On page 956, Hal recounts one of Orin’s most moving memories of his father in which Himself talks to Orin about sex: “He said he’d personally prefer that Orin wait until he’d found someone he loved enough to want to have sex with and had had sex with this person, that he’d wait until he’d experienced for himself what a profound and really quite moving thing sex could be, before he watched a film where sex was presented as nothing more than organs going in and out of other organs, emotionless, terribly lonely” (956).

Like, how beautiful is it to read about a father figure being vulnerable and open with his son about the emotional side of sex? This was so lovely and really made me care about JOI for the first time in the whole book.

(I also love/hate Hal’s comment later on the page where he says that Himself “wasted” this moment of openness with Orin of all people – love it because it’s such a sick burn toward his brother, but hate it because it’s a it’s a very sad truth. Poor Hal.)

10. You

Now, I know this is kind of sappy, but you all made this crazy ride so worthwhile – you, the readers, the commenters, and my fellow guides. It has been an honour to write for you, hear from you, and get to know you all over the course of the past three months. To all those who followed this blog, but never commented – thank you. To all those who read along and took the time to leave comments – thank you. To the three other guides who have made me think, made me laugh, and inspired me week after week – thank you. (Also, to all of those to whom I didn’t find the time to reply, I apologize. Between a new job that keeps me super busy and other commitments, life often got in the way of being more present on here. Please know, though, that I have appreciated hearing from all of you!)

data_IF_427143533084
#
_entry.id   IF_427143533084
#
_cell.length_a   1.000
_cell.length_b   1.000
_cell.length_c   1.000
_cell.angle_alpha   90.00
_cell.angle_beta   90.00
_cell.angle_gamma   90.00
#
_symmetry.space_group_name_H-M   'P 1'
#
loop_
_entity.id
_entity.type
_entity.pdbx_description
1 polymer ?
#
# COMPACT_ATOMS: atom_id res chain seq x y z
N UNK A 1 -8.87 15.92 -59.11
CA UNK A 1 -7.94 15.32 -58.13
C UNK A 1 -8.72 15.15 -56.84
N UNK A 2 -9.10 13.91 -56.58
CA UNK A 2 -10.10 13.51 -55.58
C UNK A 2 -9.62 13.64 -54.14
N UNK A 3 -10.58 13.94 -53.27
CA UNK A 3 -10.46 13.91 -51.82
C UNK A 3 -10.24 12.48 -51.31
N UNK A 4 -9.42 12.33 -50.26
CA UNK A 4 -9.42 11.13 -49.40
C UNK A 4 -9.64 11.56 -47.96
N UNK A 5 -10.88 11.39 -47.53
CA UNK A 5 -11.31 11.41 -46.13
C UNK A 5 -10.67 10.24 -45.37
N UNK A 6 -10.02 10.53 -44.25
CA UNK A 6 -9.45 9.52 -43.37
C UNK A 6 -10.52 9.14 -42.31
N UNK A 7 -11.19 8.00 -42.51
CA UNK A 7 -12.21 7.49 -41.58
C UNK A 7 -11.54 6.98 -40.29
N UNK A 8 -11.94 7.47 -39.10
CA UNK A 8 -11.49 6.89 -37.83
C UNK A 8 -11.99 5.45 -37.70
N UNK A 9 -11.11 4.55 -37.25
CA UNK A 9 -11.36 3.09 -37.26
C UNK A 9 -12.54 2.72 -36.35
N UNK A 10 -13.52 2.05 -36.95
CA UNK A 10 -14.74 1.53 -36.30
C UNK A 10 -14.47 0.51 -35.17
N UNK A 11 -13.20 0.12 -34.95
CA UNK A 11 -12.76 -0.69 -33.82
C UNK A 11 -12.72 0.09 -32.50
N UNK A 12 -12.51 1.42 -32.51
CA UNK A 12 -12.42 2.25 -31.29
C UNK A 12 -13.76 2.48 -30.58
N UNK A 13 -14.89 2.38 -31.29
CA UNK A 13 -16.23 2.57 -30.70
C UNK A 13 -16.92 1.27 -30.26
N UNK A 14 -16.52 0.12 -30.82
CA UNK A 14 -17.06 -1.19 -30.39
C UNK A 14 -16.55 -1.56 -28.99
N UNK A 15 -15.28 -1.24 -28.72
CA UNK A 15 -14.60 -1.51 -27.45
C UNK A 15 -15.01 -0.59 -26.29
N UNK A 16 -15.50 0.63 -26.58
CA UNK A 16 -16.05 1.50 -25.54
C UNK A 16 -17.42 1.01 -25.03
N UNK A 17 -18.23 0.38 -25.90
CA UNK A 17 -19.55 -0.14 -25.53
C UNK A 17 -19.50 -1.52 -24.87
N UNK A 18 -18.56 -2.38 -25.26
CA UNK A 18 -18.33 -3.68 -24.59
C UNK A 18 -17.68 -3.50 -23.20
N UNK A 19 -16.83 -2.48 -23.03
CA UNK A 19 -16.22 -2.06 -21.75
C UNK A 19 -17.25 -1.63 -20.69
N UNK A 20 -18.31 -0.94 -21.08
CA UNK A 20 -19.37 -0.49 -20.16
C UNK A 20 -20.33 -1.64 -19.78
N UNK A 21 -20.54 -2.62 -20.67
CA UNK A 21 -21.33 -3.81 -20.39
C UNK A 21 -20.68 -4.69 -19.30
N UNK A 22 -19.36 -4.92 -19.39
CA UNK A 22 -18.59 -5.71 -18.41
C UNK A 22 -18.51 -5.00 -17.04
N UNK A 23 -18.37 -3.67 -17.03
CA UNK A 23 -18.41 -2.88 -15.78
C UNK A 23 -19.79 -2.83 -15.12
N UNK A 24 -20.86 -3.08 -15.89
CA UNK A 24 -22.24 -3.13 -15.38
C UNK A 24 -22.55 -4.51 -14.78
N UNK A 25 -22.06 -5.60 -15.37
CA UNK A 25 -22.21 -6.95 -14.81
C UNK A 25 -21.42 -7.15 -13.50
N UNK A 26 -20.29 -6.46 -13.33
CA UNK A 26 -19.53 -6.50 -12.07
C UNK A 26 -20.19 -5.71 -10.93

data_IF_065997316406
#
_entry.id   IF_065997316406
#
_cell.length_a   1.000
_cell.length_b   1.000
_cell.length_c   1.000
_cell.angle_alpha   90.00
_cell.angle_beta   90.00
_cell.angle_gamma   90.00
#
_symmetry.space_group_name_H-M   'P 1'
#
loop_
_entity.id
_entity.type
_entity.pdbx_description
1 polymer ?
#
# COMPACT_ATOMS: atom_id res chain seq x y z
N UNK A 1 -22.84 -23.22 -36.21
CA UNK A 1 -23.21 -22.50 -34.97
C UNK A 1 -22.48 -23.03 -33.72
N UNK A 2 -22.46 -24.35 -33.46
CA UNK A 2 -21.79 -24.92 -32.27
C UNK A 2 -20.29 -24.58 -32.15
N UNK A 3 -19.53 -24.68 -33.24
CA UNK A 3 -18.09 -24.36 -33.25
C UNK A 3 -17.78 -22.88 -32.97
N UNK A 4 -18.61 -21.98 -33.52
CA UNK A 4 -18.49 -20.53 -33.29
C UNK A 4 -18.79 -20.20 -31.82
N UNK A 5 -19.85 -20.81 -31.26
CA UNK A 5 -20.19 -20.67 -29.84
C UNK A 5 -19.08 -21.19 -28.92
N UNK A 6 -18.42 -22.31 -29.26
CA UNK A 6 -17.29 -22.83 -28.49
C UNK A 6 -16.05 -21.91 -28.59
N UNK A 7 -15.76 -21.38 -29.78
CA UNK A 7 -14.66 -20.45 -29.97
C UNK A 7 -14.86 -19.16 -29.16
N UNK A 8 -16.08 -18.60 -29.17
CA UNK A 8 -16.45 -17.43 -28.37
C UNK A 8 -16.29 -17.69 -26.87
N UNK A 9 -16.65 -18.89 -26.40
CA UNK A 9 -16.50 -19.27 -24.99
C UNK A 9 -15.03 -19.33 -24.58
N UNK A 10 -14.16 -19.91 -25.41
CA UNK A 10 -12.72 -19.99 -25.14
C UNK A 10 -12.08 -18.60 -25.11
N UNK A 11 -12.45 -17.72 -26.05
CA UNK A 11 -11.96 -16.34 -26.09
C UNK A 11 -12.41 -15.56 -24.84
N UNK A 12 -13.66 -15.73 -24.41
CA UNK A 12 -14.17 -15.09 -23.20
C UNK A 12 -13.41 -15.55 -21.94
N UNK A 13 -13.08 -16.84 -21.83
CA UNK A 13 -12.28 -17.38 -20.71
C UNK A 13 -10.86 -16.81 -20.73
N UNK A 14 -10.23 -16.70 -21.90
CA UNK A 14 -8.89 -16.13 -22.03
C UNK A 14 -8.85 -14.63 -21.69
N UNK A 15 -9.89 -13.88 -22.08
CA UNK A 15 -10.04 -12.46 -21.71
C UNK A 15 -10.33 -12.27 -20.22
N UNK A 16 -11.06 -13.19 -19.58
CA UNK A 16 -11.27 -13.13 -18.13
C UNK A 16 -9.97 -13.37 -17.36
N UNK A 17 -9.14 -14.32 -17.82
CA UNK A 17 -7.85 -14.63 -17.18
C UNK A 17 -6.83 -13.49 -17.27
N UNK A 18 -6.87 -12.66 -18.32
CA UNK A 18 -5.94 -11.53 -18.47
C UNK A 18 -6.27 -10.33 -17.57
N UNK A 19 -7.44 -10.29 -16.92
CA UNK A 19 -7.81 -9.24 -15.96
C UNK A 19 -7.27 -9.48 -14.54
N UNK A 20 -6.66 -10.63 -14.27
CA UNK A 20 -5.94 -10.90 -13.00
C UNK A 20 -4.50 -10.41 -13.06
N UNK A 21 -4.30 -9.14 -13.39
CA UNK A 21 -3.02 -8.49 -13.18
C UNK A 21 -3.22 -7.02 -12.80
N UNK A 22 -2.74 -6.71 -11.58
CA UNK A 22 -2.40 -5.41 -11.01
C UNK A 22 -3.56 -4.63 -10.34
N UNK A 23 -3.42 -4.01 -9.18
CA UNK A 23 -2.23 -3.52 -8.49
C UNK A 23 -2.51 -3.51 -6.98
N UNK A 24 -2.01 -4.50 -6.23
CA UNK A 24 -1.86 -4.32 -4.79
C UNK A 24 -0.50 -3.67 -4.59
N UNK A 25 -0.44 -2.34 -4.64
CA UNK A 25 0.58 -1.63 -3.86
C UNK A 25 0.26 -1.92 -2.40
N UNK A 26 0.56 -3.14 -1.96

So, hello… and goodbye for now. Thank you – from the bottom of my heart – for including me in your Infinite Summer.

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Author: alliefournier

Full-time fangirl, feminist, and Mary Shelley enthusiast.

3 thoughts on “Hello, Goodbye”

  1. Thanks for all of your insights, Allie. I really enjoyed reading your distinct voice over the course of this project–in a weird way, I kinda feel like I know you now (even though we’ve never met). Please, pick up that Jasper Fforde book, “Shades of Grey” (no relation to E.L James’ classic). I’m about 67% sure that you’d enjoy it.

    Best of luck!

    Like